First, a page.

I noticed that on your Web site, Nationalist.org, you have a conversation with Mayor Murphy McMillan of Jena. Tell me a little bit about how you - how and when you spoke with him.
Mr. BARRETT: You know, I called him to tell him that I just want to support him. And I noticed that he said to me - he thanked me for the support and he said, we're going to hold the line. And, you know, that's the real message of Jena that Al Sharpton can huff, Jesse Jackson can puff, but Jena is still there and the American flag - not the flag of the Republic of New Africa - is still going to be flying over that town. I think that's a lesson for America.
CHIDEYA: Do you have any doubt in your mind, as you had this conversation with the mayor, that he understood that you were a white supremacist for a nationalist organization?
Mr. BARRETT: Well, first of all, we are a nationalist organization and we're a pro-majority organization. Let's try to keep that - we're democratic organization. Well, the people in Jena, they've got a lot of backbone. And I don't know that they're going to need a whole lot of organization because they did just what the people in Budapest did to the Soviet tanks. They turned their back on them and that's probably the message of Jena.
CHIDEYA: Did Mr. McMillan, the mayor, know that you were recording him or expect this to go up on the Internet?
Mr. BARRETT: Well, I didn't record it but I have a very good memory and I just did it for memory. But he seemed like he knew who I was and he was very accommodating. And, yeah, in fact, but it's not just the mayor. I talked to Harold Stevens(ph), an 88-year-old man and then I talked to Ben Gaines(ph), a 17-year-old teenager, and they all said the same thing: We're not giving in.
CHIDEYA: So we spoke to Mayor McMillan to see if the conversation, as written, was true. He declined to grant us a radio interview but he did send back two detailed e-mails. The first read in part, we are grateful for your bringing this to our attention. I was contacted by Mr. Barrett Tuesday prior to the rally. We had no idea of who he is or of his affiliation.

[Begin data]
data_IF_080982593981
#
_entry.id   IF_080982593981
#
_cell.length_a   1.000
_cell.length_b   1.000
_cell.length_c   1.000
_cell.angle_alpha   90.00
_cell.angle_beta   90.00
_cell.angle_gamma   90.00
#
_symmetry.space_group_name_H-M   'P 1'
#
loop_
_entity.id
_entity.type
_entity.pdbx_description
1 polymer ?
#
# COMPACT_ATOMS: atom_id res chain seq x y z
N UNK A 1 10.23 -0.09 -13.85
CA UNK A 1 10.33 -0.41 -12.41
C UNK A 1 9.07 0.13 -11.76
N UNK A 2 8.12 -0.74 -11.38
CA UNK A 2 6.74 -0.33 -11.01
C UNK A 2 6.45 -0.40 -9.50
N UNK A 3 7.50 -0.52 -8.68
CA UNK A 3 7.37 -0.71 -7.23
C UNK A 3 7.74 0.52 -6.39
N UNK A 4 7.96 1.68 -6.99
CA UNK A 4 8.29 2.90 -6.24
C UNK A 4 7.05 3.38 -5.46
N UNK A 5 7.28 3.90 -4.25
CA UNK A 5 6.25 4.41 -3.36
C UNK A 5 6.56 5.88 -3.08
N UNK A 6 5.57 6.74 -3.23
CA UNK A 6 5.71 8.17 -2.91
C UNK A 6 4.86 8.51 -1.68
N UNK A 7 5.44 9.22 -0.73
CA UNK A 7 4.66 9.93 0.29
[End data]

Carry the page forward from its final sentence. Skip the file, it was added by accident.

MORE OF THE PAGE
The statements you provided me are inaccurate and that I do not recall - him using the term invaders at any point. In terms of his wanting to use a portion of the town, to quote, "oppose these colored folks," end quote, it was my impression in responding to him that regardless of his philosophy, if you wanted to exercise his rights of free speech, I had to be accommodating rather than oppositional. I did not know I was being interviewed. I do not want my name or my town associated in any way with any white supremacist group or any group that preaches race hate. Now that I know about Mr. Barrett's inaccurate statements contained in your e-mail, I will insist that the conversation be removed from his Web site immediately.
We've then asked the mayor specifically whether he had thanked Mr. Barrett, the mayor replied with the following e-mail. To supplement my earlier response, I also take strong exception to the part where I am quoted as saying, quote, "your moral support is appreciated," end quote. That statement was not made. For someone to try to twist my words to bring about a conclusion that I or my town would support a white supremacist group is repugnant to me.
Again, that's the statement from the mayor of Jena.
NPR transcripts are created on a rush deadline by a contractor for NPR, and accuracy and availability may vary. This text may not be in its final form and may be updated or revised in the future. Please be aware that the authoritative record of NPR's programming is the audio.